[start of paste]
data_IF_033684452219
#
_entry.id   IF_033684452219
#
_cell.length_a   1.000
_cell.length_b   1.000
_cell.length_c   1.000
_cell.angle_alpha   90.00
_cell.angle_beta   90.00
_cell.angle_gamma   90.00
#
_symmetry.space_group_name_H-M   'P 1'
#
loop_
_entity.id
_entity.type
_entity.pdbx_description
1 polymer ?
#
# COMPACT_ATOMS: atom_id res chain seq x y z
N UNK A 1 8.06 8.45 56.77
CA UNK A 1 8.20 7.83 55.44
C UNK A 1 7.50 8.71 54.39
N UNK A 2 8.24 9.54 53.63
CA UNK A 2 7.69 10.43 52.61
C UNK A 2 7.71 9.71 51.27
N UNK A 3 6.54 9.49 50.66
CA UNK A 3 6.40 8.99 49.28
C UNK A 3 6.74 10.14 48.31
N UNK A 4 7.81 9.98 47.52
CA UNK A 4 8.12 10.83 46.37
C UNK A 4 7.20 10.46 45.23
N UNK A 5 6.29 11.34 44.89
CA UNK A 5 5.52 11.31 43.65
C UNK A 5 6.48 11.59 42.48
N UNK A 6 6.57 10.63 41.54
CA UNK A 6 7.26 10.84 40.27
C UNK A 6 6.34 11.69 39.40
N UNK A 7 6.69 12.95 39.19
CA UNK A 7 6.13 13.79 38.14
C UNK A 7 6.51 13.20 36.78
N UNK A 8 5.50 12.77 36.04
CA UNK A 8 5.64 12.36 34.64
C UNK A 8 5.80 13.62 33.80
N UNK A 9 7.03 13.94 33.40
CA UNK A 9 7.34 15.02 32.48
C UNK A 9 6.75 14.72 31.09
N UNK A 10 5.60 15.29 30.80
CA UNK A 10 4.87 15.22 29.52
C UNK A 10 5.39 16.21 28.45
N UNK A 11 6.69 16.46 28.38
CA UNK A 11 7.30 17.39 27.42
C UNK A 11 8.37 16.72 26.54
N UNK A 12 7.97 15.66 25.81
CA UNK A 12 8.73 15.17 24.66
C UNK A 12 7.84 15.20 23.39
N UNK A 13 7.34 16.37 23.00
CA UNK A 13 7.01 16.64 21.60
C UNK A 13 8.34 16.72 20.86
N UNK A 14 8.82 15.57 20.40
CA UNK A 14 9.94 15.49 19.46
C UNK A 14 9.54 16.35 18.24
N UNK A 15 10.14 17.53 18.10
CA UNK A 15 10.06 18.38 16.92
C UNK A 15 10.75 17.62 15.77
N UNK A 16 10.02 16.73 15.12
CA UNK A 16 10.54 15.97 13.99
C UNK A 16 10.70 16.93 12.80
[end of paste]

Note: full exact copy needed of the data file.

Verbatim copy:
data_IF_033684452219
#
_entry.id   IF_033684452219
#
_cell.length_a   1.000
_cell.length_b   1.000
_cell.length_c   1.000
_cell.angle_alpha   90.00
_cell.angle_beta   90.00
_cell.angle_gamma   90.00
#
_symmetry.space_group_name_H-M   'P 1'
#
loop_
_entity.id
_entity.type
_entity.pdbx_description
1 polymer ?
#
# COMPACT_ATOMS: atom_id res chain seq x y z
N UNK A 1 8.06 8.45 56.77
CA UNK A 1 8.20 7.83 55.44
C UNK A 1 7.50 8.71 54.39
N UNK A 2 8.24 9.54 53.63
CA UNK A 2 7.69 10.43 52.61
C UNK A 2 7.71 9.71 51.27
N UNK A 3 6.54 9.49 50.66
CA UNK A 3 6.40 8.99 49.28
C UNK A 3 6.74 10.14 48.31
N UNK A 4 7.81 9.98 47.52
CA UNK A 4 8.12 10.83 46.37
C UNK A 4 7.20 10.46 45.23
N UNK A 5 6.29 11.34 44.89
CA UNK A 5 5.52 11.31 43.65
C UNK A 5 6.48 11.59 42.48
N UNK A 6 6.57 10.63 41.54
CA UNK A 6 7.26 10.84 40.27
C UNK A 6 6.34 11.69 39.40
N UNK A 7 6.69 12.95 39.19
CA UNK A 7 6.13 13.79 38.14
C UNK A 7 6.51 13.20 36.78
N UNK A 8 5.50 12.77 36.04
CA UNK A 8 5.64 12.36 34.64
C UNK A 8 5.80 13.62 33.80
N UNK A 9 7.03 13.94 33.40
CA UNK A 9 7.34 15.02 32.48
C UNK A 9 6.75 14.72 31.09
N UNK A 10 5.60 15.29 30.80
CA UNK A 10 4.87 15.22 29.52
C UNK A 10 5.39 16.21 28.45
N UNK A 11 6.69 16.46 28.38
CA UNK A 11 7.30 17.39 27.42
C UNK A 11 8.37 16.72 26.54
N UNK A 12 7.97 15.66 25.81
CA UNK A 12 8.73 15.17 24.66
C UNK A 12 7.84 15.20 23.39
N UNK A 13 7.34 16.37 23.00
CA UNK A 13 7.01 16.64 21.60
C UNK A 13 8.34 16.72 20.86
N UNK A 14 8.82 15.57 20.40
CA UNK A 14 9.94 15.49 19.46
C UNK A 14 9.54 16.35 18.24
N UNK A 15 10.14 17.53 18.10
CA UNK A 15 10.06 18.38 16.92
C UNK A 15 10.75 17.62 15.77
N UNK A 16 10.02 16.73 15.12
CA UNK A 16 10.54 15.97 13.99
C UNK A 16 10.70 16.93 12.80